Frankly speaking, the tripod is not such friendly robot one would have around…. True, it has quite a lot of flexible arms that are handy, but still….

And then I was wondering, which robot I would like to have in the lab? And here the topic gets complicated…..

A random decepticon, although they are not friendly, I just love the metallic voice “DECEPTICON” from time to time.

c-3PO is kind of useless, but it’s nice for the fun and the good atmosphere of the lab.

R2-D2 it will be like that non-english speaking labmate that is impossible to understand, but he fixes the HPLC like no one else.

Ash/Bishop, shall I trust him? Is he going to scoop all my research and send it to someone else?

Data, amazing guy, he knows every-fucking-thing. Maybe little bit arrogant and I-know-it-all-guy, but well, he has his reasons.

Number 5, maybe it’s a good choice. Still I don’t like how he moves.

Robocop, booooooring.

Chappie, undergrads for few minutes, PhD in one day and then he will be the best chemist ever.

Terminator, “I’ll be back”, yes but when? Why did you leave all this mess in the lab? Where are you going? No, you cannot just add Sarah Connor as author in the paper.

HAL 9000, come on, please distill some DCM, is not that dangerous.

 

And then I stopped thinking about that, the choice is way too difficult to be solved in one day. And you, which robot would you like to have in the lab?

 

Previous CoverTime: The power of the Metal, 80s vs 90s.

CoverTime: The power of Metal

nanoscale

One of the most “metal” cover I’ve ever seen is coming from a Chinese group: Gong’s publication on ZnO “nanopencil” featured the cover of Nanoscale. Let’s forget for one moment about the nano-whatever word and focus on the beauty of the cover: Two metal missiles flying under a heavy storm.

Two songs come up in my mind watching this cover:

 

and I can only imagine the group working on this, singing along this song in the lab after getting the cover published:

“Brothers of metal
We are fighting with power and steel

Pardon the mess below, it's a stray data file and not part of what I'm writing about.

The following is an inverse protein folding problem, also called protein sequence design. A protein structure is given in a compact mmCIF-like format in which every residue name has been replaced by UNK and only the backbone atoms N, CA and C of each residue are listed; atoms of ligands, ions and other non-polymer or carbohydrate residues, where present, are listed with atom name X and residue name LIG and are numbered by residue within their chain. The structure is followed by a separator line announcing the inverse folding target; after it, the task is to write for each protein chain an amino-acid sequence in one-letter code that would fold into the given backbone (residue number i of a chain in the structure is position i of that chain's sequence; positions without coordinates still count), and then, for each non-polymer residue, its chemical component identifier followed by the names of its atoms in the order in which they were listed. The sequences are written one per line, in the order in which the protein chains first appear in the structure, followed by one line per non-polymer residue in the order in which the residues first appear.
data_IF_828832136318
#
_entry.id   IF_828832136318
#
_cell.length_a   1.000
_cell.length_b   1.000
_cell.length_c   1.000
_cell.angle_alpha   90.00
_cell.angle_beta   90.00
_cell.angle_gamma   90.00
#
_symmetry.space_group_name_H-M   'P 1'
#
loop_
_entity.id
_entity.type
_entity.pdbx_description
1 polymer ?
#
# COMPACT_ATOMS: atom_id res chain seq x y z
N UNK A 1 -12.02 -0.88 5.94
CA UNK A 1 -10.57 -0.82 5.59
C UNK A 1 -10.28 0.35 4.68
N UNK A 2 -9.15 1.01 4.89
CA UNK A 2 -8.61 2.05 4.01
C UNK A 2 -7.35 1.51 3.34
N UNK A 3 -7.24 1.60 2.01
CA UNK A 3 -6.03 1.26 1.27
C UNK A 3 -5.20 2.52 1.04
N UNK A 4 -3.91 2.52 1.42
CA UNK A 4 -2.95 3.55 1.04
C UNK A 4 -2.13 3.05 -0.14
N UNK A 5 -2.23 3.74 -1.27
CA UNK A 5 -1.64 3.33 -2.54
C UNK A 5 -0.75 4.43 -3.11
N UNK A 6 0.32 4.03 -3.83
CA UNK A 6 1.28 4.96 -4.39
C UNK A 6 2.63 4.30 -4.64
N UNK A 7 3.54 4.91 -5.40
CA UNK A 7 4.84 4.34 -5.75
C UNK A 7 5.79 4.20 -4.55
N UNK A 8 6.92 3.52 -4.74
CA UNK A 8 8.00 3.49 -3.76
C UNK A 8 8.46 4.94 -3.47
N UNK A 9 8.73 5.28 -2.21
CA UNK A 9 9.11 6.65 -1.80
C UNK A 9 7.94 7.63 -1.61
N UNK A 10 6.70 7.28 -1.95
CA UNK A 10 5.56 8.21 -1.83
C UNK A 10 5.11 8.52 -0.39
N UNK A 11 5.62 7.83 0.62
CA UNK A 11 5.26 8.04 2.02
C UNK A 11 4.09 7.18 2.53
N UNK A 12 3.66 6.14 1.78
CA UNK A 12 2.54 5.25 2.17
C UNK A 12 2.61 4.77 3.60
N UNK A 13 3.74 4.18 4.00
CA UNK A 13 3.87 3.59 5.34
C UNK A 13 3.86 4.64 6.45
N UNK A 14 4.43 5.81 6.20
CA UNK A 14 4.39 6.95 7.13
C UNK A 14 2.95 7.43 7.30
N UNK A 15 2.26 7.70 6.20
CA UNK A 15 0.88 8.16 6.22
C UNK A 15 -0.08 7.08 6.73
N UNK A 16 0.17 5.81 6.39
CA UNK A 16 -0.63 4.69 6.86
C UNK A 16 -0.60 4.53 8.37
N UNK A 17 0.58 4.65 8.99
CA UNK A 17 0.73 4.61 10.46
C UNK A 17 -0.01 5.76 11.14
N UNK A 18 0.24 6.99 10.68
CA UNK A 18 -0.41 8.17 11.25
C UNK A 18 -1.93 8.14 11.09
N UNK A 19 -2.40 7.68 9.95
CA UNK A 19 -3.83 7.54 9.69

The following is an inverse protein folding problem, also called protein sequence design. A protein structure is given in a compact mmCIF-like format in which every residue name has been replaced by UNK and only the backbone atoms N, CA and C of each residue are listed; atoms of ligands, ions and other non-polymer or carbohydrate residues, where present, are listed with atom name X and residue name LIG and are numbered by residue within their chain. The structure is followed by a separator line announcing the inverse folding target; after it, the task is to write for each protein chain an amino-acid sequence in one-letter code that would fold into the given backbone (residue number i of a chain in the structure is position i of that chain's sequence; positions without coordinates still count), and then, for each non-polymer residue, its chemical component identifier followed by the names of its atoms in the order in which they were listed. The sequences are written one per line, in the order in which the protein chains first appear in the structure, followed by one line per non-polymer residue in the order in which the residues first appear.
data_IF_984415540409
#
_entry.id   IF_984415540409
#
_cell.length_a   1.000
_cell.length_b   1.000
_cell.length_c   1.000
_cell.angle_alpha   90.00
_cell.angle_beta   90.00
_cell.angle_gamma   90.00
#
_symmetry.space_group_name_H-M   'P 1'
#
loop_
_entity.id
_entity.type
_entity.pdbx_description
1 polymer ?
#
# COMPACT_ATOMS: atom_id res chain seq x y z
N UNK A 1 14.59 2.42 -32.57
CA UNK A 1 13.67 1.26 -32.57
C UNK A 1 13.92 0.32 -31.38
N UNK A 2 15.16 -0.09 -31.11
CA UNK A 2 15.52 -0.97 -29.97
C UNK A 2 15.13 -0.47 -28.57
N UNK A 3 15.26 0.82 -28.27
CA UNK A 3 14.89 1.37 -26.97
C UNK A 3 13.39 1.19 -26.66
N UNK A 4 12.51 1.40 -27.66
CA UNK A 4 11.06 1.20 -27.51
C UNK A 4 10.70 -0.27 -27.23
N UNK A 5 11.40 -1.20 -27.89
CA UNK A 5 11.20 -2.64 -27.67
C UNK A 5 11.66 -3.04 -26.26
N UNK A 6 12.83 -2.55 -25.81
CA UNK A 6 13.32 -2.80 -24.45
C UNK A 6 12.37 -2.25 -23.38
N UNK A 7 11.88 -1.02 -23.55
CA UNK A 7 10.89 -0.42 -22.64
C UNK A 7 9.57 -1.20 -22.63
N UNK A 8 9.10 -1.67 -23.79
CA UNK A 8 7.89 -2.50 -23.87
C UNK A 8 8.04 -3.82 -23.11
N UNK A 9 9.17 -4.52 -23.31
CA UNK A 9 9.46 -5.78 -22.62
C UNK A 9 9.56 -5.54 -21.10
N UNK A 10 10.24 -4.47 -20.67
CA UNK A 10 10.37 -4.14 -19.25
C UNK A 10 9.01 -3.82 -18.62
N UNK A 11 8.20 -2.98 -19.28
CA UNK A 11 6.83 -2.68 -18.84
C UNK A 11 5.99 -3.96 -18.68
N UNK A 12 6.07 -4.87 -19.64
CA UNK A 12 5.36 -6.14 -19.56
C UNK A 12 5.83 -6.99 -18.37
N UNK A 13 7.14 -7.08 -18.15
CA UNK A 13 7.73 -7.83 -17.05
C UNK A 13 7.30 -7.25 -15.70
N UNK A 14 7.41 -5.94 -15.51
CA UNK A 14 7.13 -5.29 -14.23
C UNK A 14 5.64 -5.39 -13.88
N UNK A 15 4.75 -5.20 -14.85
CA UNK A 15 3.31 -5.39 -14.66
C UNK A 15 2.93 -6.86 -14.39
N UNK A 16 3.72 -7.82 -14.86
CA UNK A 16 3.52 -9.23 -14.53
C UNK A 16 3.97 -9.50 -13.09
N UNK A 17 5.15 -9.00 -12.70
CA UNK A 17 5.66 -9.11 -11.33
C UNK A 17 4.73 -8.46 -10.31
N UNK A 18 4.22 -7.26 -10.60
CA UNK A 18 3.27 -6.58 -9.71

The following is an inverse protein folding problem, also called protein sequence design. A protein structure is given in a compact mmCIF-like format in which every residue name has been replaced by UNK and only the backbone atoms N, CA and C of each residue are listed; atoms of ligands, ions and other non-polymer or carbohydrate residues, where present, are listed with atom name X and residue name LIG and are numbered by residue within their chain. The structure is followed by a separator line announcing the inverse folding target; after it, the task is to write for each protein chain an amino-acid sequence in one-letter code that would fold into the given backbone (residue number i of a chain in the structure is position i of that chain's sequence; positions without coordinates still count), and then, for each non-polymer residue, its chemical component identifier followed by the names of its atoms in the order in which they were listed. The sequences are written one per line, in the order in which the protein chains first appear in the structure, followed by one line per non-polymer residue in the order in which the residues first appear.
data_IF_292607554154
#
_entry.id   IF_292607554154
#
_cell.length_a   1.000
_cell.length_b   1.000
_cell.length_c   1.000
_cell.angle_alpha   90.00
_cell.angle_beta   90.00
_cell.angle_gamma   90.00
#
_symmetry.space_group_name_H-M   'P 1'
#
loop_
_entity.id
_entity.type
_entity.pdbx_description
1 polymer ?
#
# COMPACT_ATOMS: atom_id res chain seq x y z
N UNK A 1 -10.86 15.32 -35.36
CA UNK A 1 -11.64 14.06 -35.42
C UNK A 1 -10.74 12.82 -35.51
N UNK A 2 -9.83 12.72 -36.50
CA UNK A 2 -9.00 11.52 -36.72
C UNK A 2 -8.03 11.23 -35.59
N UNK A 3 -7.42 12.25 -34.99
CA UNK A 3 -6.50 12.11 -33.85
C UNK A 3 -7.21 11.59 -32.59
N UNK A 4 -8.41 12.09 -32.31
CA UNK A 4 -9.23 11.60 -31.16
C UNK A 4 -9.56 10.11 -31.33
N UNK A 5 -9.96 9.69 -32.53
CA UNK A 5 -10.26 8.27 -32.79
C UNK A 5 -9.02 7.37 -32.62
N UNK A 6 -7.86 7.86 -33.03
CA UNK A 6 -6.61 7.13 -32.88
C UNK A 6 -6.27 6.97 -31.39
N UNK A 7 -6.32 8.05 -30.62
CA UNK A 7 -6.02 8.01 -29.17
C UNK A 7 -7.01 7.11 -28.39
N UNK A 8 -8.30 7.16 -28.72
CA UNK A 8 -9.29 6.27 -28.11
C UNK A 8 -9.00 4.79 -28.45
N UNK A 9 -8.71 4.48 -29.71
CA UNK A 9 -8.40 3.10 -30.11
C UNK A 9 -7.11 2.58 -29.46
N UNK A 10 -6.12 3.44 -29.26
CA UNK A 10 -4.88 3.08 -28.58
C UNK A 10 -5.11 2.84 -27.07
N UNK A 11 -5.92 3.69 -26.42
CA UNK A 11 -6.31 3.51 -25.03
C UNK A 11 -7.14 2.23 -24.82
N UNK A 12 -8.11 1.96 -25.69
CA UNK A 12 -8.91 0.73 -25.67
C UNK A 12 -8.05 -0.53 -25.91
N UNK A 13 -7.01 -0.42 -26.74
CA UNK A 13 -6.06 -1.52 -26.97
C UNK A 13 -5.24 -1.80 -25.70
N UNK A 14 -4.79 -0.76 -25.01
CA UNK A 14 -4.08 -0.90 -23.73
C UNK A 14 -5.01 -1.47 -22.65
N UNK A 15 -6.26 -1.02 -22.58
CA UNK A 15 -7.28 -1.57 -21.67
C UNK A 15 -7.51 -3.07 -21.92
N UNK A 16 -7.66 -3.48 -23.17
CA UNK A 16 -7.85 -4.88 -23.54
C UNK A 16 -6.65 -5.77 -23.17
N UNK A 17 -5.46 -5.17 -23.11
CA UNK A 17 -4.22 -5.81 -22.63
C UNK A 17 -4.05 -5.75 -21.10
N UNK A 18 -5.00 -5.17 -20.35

Fighting for metal that’s all that’s real
Brothers of metal will always be there
Standing together with hands in the air”

 

 

CoverTime: 80s vs 90s

Let’s start a new category: It’s CoverTime!!!

The first topic of this category is ’80s versus ’90s……

He-Man was a chemistIn the beautiful cover for the last issue of ChemElectroChem the Spanish group headed by Ibon Odriozola decided to use He-Man (aka Violoman) as a powerful chemist. In the ’80s favorite cartoon Skeleton this time become Skelectrode. Kudos for the use of comic sans, this so many time abused font, here is used properly. What else should I say? FOR THE POWER OF GREYSKULL!!!!!!
I can see a small tear in your eye, chemists born in the ’80s…. Here you go: watch the trailer of the awful movie “Master of the Universe”:

Naturally all of you know that Dolph has a master degree in chemical engineering…..

 

Second cover of the day, and this time for the chemists born in the ’90s:

PoCheMon ChemistryThis cover of Chemistry A European Journal was designed by an Italian group headed by  Marcella Bonchio. Why using a poké ball for a chemistry cover? That’s because you didn’t know that pokemon is the acronym of POlyoxometalate CHEmistry for Molecular Nanoscience. How genius? Funny things is that there are waaaaay more than only 151 polyoxometalate…. Gotta catch’em all!!!!

As I’ve used a video for the ’80s I should use one for the ’90s as well….

and I’ll leave you with this image:

Pka

since now on, you will never manage to say pKa without thinking of Pika Pika Pilachu… You’re welcome :D